Corporate Liquidation by the Court
This is a compulsory liquidation or winding up by the court and is often initiated by a creditor when the insolvent company fails to pay off liabilities owed to such a creditor.
The court has power to wind up a company:
1. If shareholders resolve by a special resolution to have the Court liquidate the company;
2. If the company has not commenced active business for a year after it is incorporated or it has suspended active business for a year;
3. If the company is unable to pay its debts; or
4. If the court considers that justice will be rendered by liquidating a company.
Who may Apply to the Court to Liquidate a Company
1. The company
3. Creditors of the company
4. Interim liquidators/ Full time liquidators
5. Administrators of the company
6. Contributories (whom are mandated to contribute to the liabilities of the company upon a call being made on them).
7. The Attorney General after an investigation into the company’s affairs raises the inference that the company should be liquidated
8. The Office of the Official Receiver - a statutory body.
Court Procedure in a Liquidation Application
The court shall hold a hearing on the application for liquidation. The court may dismiss the application to wind up the business if there is insufficient evidence to mandate the liquidation or it may issue an interim liquidation order pending a final order. The court may also adjourn the hearing of the liquidation application to give the company time to finalise a creditors’ arrangement.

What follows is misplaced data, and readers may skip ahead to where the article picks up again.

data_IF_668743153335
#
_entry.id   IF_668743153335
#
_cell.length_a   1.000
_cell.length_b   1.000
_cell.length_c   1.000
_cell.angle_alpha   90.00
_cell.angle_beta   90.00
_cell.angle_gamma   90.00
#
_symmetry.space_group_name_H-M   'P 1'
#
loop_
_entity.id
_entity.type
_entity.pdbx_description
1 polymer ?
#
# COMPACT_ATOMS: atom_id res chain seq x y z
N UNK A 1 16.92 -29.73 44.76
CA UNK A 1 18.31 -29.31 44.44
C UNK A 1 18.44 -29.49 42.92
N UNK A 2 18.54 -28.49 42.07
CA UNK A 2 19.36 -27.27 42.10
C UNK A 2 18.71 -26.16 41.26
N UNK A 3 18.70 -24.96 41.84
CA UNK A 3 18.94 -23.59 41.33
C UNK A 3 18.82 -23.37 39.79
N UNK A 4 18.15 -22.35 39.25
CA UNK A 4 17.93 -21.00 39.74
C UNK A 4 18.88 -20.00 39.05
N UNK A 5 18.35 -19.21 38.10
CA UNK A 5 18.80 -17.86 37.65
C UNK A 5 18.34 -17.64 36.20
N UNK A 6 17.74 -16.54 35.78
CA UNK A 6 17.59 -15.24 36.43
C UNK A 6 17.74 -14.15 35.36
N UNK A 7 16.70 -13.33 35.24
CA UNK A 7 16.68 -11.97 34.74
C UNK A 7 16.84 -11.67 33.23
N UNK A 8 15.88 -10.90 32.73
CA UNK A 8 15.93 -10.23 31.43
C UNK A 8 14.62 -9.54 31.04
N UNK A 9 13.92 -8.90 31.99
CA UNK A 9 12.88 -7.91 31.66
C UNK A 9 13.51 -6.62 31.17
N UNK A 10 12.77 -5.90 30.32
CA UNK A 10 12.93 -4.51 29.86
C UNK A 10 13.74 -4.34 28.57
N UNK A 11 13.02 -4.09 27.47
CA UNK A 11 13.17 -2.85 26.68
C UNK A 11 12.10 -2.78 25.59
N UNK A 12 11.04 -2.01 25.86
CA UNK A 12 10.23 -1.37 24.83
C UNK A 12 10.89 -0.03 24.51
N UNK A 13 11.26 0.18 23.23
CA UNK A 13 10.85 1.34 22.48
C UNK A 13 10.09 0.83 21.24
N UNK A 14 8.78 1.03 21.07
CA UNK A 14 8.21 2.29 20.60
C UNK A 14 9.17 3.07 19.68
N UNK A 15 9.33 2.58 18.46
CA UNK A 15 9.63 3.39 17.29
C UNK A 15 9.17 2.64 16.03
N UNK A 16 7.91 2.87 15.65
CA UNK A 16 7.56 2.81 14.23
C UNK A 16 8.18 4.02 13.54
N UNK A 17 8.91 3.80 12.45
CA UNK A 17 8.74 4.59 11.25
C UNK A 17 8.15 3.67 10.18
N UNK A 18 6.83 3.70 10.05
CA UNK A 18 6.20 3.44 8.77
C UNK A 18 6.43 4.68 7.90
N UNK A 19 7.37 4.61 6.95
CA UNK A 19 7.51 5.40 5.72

The provisional/interim liquidator is in charge of the company until a final liquidation order is issued and his role is to safeguard the company’s assets from being dissipated pending a final order.
The court is not entitled to refuse a liquidation order only for the reason that the company has no assets that may be disposed of to pay the company’s liabilities. Contributories shall be granted a liquidation order by the court If the court is satisfied that it would be just and equitable that the company ought to be liquidated by the court and that the contributories are acting reasonably in seeking to liquidate the company.
A creditor may apply to the High Court for a stay of liquidation proceedings either before or after a liquidation order is made.
Effect of a Liquidation Order by the Court
Upon the issuance of a liquidation order by the court, any disposition of the company’s property without the consent of the liquidator is void. Additionally, any transfer of shares or the change in shareholder status is void.
Further, no judgement debtor can attach or execute against the assets of the company. Distraining for outstanding rent from the company is also prohibited.
No one can sue the company undergoing a court ordered liquidation without the consent of the court which shall set out the conditions under which such legal proceedings will be brought against the company undergoing liquidation.
Duty of the Official Receiver in a Liquidation by the Court
The Official Receiver is required to investigate the reason for the company’s failure as well as look closely at the business affairs and dealings of the company. The Official Receiver can report to the court if there are improper financial dealings or wrongful acts by directors which led to the liquidation of the company.